This time around, I was much more interested in the facts of Chilean history immersed in the fiction of the story of the Truebas. I read several Wikipedia pages about Salvador Allende, the deposed socialist president, and about the coup. There’s still a controversy over Allende’s death—was he killed by the junta or did he commit suicide? And when exactly does the story start? The passage of time is a bit difficult to keep track of in general, and I’m sure this was purposeful on Allende’s part. It did not stand out as an annoyance in ’93, but it certainly drove me crazy in ’12.
One plot point on which my opinion definitely changed this time around was the relationship between Blanca and Pedro Tercero García. I was very invested in their relationship when I was sixteen, having a typical teenage girl’s fascination with love and romance and all that nonsense. Now, as a happily married adult, who has been in a committed relationship with her husband for almost 13 years, I see that love and romance simply do not need to be that difficult. That’s not to say that husband and I have had a perfect relationship, but the big stuff, if you really love each other, should be easy. Reading the sections about Blanca, I wanted to grab her and shake her and say, “Just leave with him, you idiot! What is keeping you with your family and away from the man you love?” Ultimately they were together, and I was happy for them, but the star-crossed lovers situation just didn’t do it for me this time around.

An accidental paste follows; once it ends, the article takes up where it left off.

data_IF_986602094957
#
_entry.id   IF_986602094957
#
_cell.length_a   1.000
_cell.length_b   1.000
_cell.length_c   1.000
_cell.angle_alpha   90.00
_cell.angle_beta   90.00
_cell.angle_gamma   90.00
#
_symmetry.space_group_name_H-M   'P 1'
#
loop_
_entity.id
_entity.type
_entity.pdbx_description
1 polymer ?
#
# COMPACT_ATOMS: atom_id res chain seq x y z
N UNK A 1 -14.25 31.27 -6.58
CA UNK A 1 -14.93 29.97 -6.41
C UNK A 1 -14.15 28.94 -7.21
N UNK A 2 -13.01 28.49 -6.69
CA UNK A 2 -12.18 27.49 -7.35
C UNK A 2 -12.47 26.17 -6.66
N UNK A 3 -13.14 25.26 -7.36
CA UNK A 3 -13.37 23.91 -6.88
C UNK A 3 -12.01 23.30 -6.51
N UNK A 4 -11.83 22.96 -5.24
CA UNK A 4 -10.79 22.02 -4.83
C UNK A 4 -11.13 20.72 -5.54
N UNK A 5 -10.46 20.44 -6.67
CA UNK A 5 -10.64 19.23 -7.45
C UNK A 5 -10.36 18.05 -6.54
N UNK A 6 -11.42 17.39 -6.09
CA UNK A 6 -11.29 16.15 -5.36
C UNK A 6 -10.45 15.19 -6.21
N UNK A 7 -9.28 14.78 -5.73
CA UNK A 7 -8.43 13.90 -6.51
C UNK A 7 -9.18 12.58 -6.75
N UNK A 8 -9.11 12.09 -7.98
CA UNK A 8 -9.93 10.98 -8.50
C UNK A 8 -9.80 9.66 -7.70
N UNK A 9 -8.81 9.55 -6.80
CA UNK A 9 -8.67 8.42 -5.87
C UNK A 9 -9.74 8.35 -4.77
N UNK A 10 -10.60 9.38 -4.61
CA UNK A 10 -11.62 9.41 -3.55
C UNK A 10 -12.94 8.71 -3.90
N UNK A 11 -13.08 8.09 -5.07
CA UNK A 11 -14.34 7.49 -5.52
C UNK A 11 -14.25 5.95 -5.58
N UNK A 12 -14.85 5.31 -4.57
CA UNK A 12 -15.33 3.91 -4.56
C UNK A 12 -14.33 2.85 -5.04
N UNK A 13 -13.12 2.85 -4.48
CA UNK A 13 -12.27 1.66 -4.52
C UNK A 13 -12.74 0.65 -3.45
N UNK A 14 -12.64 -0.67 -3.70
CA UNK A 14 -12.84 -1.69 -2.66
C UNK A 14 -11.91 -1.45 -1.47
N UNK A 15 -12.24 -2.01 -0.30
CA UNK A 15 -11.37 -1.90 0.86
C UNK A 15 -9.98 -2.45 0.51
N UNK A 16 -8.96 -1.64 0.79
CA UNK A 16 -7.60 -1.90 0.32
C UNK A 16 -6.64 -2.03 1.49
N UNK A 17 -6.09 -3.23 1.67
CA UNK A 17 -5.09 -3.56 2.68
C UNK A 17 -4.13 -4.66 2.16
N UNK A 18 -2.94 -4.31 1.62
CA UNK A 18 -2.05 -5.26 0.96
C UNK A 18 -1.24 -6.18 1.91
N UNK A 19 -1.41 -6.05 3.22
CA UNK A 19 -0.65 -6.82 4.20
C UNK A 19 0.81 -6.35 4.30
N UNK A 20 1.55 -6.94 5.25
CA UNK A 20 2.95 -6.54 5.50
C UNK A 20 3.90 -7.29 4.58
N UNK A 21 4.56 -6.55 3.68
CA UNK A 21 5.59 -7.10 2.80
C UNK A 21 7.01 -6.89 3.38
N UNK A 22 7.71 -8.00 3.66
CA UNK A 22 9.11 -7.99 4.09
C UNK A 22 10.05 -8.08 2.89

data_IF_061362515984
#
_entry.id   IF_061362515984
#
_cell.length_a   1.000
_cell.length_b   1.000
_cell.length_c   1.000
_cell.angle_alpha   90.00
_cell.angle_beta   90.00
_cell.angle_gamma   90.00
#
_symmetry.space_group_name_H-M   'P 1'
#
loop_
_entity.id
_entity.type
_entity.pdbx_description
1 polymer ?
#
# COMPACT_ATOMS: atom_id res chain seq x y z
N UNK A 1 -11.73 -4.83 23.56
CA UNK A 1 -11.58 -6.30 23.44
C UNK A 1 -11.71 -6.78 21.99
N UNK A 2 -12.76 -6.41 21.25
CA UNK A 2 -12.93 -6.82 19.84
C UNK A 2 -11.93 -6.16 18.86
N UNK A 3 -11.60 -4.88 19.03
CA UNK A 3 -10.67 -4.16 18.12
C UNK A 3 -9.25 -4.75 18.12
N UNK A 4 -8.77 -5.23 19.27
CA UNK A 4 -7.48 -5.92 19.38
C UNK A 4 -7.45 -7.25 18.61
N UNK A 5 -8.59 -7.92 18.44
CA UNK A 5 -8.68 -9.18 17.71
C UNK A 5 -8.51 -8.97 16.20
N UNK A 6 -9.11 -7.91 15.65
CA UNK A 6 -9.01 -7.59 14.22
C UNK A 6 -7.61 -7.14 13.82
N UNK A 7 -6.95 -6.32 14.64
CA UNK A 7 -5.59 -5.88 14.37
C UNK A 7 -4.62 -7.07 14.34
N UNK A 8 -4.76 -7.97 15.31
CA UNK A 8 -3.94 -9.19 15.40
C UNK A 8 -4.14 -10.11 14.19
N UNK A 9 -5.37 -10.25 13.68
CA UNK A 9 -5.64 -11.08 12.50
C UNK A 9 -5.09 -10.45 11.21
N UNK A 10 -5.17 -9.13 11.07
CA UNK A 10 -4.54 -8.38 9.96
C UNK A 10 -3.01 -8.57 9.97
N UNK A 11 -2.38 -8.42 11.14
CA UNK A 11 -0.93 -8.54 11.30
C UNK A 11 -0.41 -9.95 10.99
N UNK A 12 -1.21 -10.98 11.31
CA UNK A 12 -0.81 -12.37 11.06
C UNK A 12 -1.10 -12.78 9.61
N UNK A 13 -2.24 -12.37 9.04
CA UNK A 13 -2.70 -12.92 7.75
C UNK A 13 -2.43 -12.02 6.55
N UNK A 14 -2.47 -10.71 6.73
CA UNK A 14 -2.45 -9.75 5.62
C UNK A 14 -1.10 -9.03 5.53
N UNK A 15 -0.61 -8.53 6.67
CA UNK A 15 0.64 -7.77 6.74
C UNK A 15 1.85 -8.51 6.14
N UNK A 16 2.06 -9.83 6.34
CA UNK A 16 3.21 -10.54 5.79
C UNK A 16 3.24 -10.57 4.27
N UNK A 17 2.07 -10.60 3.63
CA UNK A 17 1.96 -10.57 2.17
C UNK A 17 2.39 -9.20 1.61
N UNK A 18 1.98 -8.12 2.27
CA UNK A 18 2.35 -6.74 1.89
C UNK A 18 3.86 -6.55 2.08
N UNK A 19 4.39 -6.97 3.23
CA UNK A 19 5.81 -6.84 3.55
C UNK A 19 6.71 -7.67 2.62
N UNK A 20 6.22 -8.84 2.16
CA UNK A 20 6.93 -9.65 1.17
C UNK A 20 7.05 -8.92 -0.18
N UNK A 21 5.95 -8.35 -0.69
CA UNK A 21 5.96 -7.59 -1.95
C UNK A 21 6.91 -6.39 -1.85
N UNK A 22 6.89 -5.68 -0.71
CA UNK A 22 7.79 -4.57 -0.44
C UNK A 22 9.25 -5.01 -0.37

Esteban still bothered me, of that there is no question, and I completely disagree with his politics, but I felt an extreme sorrow for him by the end of the book. He had so much faith in the government and the military, and that faith is taken advantage of. His intention was never to finance the formation of a military dictatorship. He just didn’t want the Communists to take over. The betrayal by the people he perceives to be his equals destroys his soul more than the earthquake at Tres Marías destroys his body. I did not see the importance of his relationship with granddaughter Alba before. I took intergenerational relationships less seriously back then, I think. Now, as an adult with no relatives older than my parents’ generation, I appreciate the idea of an adult relationship with a grandparent, and regret so much that I didn’t cherish my grandparents when I had them. Alba is the only person Esteban loves completely and without reservation, without wanting to change some fundamental part of her. And she loves him, too, despite their warring viewpoints about just about everything. Their relationship was the crux of the story. I didn’t see it before, but I do now. If it weren’t for Alba, Esteban would have died alone, crumpled and broken. And I think when I was sixteen I would have preferred that for him. I couldn’t get past all the horrible things Esteban did as a young man (so, so many horrible things) and realize that he paid dearly for them. His relationship with Alba is his redemption.